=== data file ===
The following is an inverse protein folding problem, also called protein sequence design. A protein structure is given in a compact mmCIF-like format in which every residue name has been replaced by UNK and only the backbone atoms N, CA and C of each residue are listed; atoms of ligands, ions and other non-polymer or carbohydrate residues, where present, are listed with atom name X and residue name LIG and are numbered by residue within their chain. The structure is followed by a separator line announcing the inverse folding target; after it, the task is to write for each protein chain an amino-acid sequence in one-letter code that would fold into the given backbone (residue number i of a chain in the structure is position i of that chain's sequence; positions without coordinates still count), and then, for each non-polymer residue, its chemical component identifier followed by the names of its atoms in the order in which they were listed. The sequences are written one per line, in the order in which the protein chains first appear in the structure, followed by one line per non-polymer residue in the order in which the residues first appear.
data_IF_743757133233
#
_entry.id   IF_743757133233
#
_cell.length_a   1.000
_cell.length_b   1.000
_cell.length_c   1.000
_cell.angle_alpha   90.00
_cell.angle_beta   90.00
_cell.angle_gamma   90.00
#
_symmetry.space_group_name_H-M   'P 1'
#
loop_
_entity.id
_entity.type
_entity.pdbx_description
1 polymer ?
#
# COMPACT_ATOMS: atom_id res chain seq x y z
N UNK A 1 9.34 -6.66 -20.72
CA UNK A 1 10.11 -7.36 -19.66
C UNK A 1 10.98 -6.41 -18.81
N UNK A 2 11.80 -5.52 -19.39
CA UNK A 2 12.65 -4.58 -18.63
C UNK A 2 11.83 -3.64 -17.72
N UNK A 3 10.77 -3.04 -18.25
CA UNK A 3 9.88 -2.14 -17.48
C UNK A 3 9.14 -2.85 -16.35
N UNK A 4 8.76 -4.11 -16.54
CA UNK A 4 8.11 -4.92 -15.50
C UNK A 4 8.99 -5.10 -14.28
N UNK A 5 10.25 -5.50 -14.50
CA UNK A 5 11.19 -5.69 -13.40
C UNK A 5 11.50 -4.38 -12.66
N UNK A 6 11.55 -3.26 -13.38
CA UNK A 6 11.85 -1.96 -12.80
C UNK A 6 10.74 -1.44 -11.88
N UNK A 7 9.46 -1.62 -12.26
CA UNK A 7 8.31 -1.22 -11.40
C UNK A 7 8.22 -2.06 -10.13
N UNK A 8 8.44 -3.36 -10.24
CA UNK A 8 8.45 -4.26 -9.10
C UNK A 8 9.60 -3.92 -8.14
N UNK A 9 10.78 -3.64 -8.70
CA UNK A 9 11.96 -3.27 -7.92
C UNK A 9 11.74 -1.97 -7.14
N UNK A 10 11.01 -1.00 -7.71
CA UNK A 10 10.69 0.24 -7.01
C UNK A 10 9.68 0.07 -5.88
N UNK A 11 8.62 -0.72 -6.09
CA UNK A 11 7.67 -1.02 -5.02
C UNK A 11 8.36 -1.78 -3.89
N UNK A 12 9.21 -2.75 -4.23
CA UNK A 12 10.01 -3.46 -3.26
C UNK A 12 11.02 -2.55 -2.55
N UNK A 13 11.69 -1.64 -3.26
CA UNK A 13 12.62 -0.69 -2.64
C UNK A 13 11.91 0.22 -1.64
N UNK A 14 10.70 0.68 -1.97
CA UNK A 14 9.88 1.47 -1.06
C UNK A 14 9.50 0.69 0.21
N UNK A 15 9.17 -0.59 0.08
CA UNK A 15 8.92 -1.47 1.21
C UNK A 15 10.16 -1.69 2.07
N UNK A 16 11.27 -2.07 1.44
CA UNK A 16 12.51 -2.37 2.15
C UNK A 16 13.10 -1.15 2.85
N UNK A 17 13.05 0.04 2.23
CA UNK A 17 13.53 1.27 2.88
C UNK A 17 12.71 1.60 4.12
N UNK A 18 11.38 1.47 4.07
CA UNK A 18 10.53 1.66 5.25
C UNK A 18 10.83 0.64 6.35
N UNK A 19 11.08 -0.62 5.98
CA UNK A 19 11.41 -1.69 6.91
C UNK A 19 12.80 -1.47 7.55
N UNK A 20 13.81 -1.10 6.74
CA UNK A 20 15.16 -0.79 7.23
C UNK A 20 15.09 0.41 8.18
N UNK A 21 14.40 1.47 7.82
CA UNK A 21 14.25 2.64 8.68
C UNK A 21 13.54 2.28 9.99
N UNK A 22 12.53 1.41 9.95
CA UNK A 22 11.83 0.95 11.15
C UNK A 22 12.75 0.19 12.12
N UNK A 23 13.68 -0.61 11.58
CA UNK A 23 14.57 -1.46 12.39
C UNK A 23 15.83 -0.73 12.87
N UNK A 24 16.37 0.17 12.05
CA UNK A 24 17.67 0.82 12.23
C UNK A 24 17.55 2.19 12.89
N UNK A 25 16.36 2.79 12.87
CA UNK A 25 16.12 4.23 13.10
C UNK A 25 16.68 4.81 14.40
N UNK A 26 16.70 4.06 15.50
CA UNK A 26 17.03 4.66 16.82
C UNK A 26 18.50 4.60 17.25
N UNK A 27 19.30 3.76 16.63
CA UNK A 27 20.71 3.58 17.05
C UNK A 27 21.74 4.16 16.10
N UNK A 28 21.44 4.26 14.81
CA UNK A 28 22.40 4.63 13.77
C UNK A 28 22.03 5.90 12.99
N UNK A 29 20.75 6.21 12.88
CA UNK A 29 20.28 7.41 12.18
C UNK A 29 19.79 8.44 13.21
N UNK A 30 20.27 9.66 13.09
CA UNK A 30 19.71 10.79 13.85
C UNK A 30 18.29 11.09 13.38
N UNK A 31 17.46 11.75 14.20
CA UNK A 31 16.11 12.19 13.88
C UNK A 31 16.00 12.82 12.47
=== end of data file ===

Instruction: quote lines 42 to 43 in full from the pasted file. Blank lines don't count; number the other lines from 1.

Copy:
C UNK A 7 8.22 -2.06 -10.13
N UNK A 8 8.44 -3.36 -10.24